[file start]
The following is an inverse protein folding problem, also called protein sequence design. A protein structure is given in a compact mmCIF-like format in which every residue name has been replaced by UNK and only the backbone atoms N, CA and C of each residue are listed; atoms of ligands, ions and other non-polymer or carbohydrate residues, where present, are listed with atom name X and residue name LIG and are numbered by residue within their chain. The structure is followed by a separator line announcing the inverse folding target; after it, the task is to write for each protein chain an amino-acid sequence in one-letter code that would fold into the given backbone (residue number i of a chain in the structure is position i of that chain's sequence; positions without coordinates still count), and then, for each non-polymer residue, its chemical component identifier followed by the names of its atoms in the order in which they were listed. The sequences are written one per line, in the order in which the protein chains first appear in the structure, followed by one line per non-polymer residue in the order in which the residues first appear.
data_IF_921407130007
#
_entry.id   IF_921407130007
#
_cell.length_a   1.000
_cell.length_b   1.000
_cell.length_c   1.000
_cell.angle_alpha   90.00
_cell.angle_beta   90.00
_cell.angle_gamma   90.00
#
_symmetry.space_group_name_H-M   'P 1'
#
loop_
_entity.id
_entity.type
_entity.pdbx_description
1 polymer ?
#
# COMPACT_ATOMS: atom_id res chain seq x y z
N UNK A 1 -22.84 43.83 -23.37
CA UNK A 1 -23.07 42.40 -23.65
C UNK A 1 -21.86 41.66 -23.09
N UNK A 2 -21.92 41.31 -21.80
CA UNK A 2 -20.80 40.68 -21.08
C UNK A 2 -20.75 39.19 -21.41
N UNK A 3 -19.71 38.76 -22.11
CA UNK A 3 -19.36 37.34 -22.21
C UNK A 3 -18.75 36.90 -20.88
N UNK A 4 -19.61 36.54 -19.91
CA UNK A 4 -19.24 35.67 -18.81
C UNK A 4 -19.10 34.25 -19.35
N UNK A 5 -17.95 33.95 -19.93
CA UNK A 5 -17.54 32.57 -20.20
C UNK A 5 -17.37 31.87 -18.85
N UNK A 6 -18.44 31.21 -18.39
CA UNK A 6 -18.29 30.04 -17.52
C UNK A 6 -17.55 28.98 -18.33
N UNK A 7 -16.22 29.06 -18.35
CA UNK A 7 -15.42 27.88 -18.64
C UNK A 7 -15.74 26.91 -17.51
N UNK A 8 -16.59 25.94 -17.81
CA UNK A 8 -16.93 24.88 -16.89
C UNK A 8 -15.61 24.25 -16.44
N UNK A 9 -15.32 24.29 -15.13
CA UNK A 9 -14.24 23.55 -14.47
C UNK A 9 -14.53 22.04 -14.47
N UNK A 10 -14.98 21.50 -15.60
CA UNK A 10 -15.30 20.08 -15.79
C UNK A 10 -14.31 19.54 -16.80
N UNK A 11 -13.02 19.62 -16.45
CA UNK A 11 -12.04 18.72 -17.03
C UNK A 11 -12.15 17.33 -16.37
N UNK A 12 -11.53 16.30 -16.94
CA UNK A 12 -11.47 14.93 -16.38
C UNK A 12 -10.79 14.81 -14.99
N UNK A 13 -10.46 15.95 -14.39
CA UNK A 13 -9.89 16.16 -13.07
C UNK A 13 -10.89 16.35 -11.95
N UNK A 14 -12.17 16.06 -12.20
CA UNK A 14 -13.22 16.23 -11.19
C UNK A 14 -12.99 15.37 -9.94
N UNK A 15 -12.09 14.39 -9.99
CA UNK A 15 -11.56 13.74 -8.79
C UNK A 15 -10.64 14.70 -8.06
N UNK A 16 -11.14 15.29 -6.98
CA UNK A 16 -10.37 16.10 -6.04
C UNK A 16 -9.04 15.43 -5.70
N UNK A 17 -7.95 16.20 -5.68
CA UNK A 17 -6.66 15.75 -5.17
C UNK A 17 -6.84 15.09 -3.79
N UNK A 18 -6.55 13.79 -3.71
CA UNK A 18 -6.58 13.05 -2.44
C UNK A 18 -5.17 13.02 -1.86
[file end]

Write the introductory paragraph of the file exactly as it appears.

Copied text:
The following is an inverse protein folding problem, also called protein sequence design. A protein structure is given in a compact mmCIF-like format in which every residue name has been replaced by UNK and only the backbone atoms N, CA and C of each residue are listed; atoms of ligands, ions and other non-polymer or carbohydrate residues, where present, are listed with atom name X and residue name LIG and are numbered by residue within their chain. The structure is followed by a separator line announcing the inverse folding target; after it, the task is to write for each protein chain an amino-acid sequence in one-letter code that would fold into the given backbone (residue number i of a chain in the structure is position i of that chain's sequence; positions without coordinates still count), and then, for each non-polymer residue, its chemical component identifier followed by the names of its atoms in the order in which they were listed. The sequences are written one per line, in the order in which the protein chains first appear in the structure, followed by one line per non-polymer residue in the order in which the residues first appear.